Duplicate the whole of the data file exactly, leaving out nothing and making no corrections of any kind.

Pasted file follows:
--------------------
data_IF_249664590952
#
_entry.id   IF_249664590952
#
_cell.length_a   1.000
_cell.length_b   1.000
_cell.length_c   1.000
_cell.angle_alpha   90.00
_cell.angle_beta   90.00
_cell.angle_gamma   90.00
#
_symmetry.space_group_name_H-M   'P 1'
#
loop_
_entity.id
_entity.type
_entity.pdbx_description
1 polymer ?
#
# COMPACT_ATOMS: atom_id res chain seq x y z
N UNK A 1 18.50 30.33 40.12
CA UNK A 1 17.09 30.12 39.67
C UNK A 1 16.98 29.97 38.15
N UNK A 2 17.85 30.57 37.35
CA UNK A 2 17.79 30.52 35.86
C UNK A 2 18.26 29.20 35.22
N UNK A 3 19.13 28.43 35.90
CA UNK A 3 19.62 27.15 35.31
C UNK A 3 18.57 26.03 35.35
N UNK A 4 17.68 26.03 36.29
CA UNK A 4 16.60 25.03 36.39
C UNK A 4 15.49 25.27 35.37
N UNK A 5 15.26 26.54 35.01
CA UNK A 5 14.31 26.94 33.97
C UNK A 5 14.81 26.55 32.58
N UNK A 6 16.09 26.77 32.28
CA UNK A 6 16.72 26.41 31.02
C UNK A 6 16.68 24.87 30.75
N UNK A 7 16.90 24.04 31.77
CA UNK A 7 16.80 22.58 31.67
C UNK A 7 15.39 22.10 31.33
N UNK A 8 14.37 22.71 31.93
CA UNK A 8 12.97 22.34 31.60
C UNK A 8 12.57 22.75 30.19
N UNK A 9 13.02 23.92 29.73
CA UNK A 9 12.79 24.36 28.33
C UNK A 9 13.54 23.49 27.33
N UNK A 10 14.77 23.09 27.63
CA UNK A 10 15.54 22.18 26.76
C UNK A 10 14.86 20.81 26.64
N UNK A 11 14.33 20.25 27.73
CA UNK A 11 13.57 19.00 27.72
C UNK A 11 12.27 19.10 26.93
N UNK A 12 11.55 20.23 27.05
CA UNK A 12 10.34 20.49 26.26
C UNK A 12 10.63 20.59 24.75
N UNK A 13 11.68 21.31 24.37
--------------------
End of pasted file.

data_IF_249664590952
#
_entry.id   IF_249664590952
#
_cell.length_a   1.000
_cell.length_b   1.000
_cell.length_c   1.000
_cell.angle_alpha   90.00
_cell.angle_beta   90.00
_cell.angle_gamma   90.00
#
_symmetry.space_group_name_H-M   'P 1'
#
loop_
_entity.id
_entity.type
_entity.pdbx_description
1 polymer ?
#
# COMPACT_ATOMS: atom_id res chain seq x y z
N UNK A 1 18.50 30.33 40.12
CA UNK A 1 17.09 30.12 39.67
C UNK A 1 16.98 29.97 38.15
N UNK A 2 17.85 30.57 37.35
CA UNK A 2 17.79 30.52 35.86
C UNK A 2 18.26 29.20 35.22
N UNK A 3 19.13 28.43 35.90
CA UNK A 3 19.62 27.15 35.31
C UNK A 3 18.57 26.03 35.35
N UNK A 4 17.68 26.03 36.29
CA UNK A 4 16.60 25.03 36.39
C UNK A 4 15.49 25.27 35.37
N UNK A 5 15.26 26.54 35.01
CA UNK A 5 14.31 26.94 33.97
C UNK A 5 14.81 26.55 32.58
N UNK A 6 16.09 26.77 32.28
CA UNK A 6 16.72 26.41 31.02
C UNK A 6 16.68 24.87 30.75
N UNK A 7 16.90 24.04 31.77
CA UNK A 7 16.80 22.58 31.67
C UNK A 7 15.39 22.10 31.33
N UNK A 8 14.37 22.71 31.93
CA UNK A 8 12.97 22.34 31.60
C UNK A 8 12.57 22.75 30.19
N UNK A 9 13.02 23.92 29.73
CA UNK A 9 12.79 24.36 28.33
C UNK A 9 13.54 23.49 27.33
N UNK A 10 14.77 23.09 27.63
CA UNK A 10 15.54 22.18 26.76
C UNK A 10 14.86 20.81 26.64
N UNK A 11 14.33 20.25 27.73
CA UNK A 11 13.57 19.00 27.72
C UNK A 11 12.27 19.10 26.93
N UNK A 12 11.55 20.23 27.05
CA UNK A 12 10.34 20.49 26.26
C UNK A 12 10.63 20.59 24.75
N UNK A 13 11.68 21.31 24.37